## Prime Partitions

### October 19, 2012

Today’s exercise is my penance for a wrong answer at /r/math.

A partition of a number is a way to add numbers to equal the target number; for instance, 1+1+2+3+5 is a partition of 11. We studied partitions in two previous exercises. If all the numbers used in the summation are prime, it is known as a prime partition; for instance, 2+2+2+2+3 = 2+3+3 = 2+2+2+5 = 3+3+5 = 2+2+7 = 11 are the 6 prime partitions for 11. The number of prime partitions of a number is a function known by the Greek letter kappa in number theory, so κ(11)=6. You can see the sequence of prime partitions at A000607.

The usual computation of the number of prime partitions is done in two parts. The first part is a function to compute the sum of the prime factors of a number; for instance, 42=2·3·7, so sopf(42)=12. Note that sopf(12)=5 because the sum is over only the distinct factors of a number, so even though 12=2·2·3, only one 2 is included in the calculation of the sum. You can see the sequence of the sums of the distinct primes dividing n at A008472.

Given the function to compute the sum of the prime factors of a number, the number of prime partitions can be calculated using the following formula: $\kappa(n) = \frac{1}{n}\left(\mathrm{sopf}(n) + \sum_{j=1}^{n-1} \mathrm{sopf}(j) \cdot \kappa(n-j)\right)$

Your task is to write a function that computes the number of prime partitions of a number; use it to calculate κ(1000). When you are finished, you are welcome to read or run a suggested solution, or to post your own solution or discuss the exercise in the comments below.

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### 10 Responses to “Prime Partitions”

1. […] today’s Programming Praxis exercise, our goal is to calculate the number of prime partitions for a given […]

2. The formula in the exercise is wrong: the second call to sopf should be sopf(j), not sopf(n).

My Haskell solution (see http://bonsaicode.wordpress.com/2012/10/19/programming-praxis-prime-partitions/ for a version with comments):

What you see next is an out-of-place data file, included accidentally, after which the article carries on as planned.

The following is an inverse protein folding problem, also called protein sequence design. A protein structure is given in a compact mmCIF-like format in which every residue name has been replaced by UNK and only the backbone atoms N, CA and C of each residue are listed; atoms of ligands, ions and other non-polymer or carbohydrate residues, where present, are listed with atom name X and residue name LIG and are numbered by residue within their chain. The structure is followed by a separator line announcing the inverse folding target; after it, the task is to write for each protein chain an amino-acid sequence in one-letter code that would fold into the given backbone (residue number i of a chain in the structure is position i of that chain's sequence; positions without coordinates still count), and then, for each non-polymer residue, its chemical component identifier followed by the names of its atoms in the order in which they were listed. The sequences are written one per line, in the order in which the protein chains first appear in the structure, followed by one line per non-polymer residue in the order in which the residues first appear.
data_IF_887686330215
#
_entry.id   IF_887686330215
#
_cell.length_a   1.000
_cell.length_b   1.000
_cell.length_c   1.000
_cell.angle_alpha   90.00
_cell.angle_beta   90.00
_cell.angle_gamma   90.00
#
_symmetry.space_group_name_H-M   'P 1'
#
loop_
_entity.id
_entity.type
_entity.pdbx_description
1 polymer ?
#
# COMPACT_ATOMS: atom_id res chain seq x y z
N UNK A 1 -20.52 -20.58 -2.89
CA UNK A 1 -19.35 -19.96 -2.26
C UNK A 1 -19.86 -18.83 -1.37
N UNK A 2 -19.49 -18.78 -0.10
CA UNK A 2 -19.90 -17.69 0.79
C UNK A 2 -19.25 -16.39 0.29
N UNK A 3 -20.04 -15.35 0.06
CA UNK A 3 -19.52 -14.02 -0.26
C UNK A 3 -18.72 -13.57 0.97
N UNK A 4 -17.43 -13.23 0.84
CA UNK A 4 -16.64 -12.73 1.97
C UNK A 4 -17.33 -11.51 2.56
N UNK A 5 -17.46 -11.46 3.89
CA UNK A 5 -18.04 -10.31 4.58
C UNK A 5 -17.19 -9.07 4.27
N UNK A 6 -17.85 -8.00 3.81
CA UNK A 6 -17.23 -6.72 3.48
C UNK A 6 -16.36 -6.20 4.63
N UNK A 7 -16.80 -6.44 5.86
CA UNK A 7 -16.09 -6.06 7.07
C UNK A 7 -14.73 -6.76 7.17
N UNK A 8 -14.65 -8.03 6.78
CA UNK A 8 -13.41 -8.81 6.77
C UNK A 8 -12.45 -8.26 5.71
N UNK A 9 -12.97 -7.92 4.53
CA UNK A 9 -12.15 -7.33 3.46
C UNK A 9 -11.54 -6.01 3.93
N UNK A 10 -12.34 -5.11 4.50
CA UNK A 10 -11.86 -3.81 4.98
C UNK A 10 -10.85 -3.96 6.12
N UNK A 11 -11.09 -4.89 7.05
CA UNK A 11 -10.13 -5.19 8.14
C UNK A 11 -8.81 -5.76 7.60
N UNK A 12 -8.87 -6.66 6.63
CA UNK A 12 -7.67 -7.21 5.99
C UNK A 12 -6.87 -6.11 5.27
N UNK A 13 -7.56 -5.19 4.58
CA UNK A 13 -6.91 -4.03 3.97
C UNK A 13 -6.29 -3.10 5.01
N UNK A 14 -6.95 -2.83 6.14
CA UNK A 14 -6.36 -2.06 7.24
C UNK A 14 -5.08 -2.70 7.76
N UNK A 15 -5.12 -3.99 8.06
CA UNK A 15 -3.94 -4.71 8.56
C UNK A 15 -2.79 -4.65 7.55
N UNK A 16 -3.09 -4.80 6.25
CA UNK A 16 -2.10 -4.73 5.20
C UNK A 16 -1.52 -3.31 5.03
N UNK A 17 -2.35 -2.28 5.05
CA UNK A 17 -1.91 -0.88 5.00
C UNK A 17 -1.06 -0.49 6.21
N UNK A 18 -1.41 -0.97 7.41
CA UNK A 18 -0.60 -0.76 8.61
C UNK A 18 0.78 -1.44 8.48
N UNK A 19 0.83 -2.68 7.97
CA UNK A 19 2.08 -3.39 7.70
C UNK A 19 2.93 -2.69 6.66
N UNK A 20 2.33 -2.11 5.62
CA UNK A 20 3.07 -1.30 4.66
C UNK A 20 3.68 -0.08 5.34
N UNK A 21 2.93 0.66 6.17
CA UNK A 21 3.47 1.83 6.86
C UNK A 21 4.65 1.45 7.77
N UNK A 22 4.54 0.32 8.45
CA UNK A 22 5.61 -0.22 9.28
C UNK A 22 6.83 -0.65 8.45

import Data.List
import qualified Data.Map as M
import Data.Numbers.Primes

sopf :: Integer -> Integer
sopf = sum . nub . primeFactors

k :: Integer -> Integer
k n = snd $foldl' calc M.empty [1..n] M.! n where calc dict i = M.insert i (s, div (s + sum (map (\j -> (fst$ dict M.! j) *
(snd $dict M.! (i - j))) [1..i-1])) i) dict where s = sopf i main :: IO () main = print$ k 1000 == 48278613741845757

3. ardnew said

small typo: sopf(42)=12, not 7

4. programmingpraxis said

@ardnew: Fixed. Thanks.

5. Paul said

A version in Python. It uses memoization to speed up the calculations.

from ma.primee import td_factors as factors

sopfs = {}
def sopf(n):
if n not in sopfs:
sopfs[n] = sum(set(factors(n)))
return sopfs[n]

kappas = {1:0}
def kappa(n):
if n not in kappas:
kmax = max(kappas.keys())
for i in range(kmax + 1, n + 1):
kappas[i] = (sopf(i) + sum(sopf(j) * kappas[i - j]
for j in range(1, i))) // i
return kappas[n]

print kappa(1000)

6. […] we’re back into the mathy sort of problems from Programming Praxis, tasked with calculating the number of prime partitions for a given number–essentially, how many different […]

7. JP said

Here’s my solution in Racket (along with a memoization macro that makes the runtime bearable):
Prime Partitions
“Memoization in Racket

( Also, there’s still a typo in the equation. That took me a fair bit to notice until I saw Remco Niemeijer’s comment. :) )

8. JP said

As a follow up, I wrote up a way to actually generate the prime partitions which might be interesting:
Prime Partitions II: The Listing

The interesting points at least from my perspective are that it uses generators and for*/list to control the recursion, making the code relatively clean and simple.

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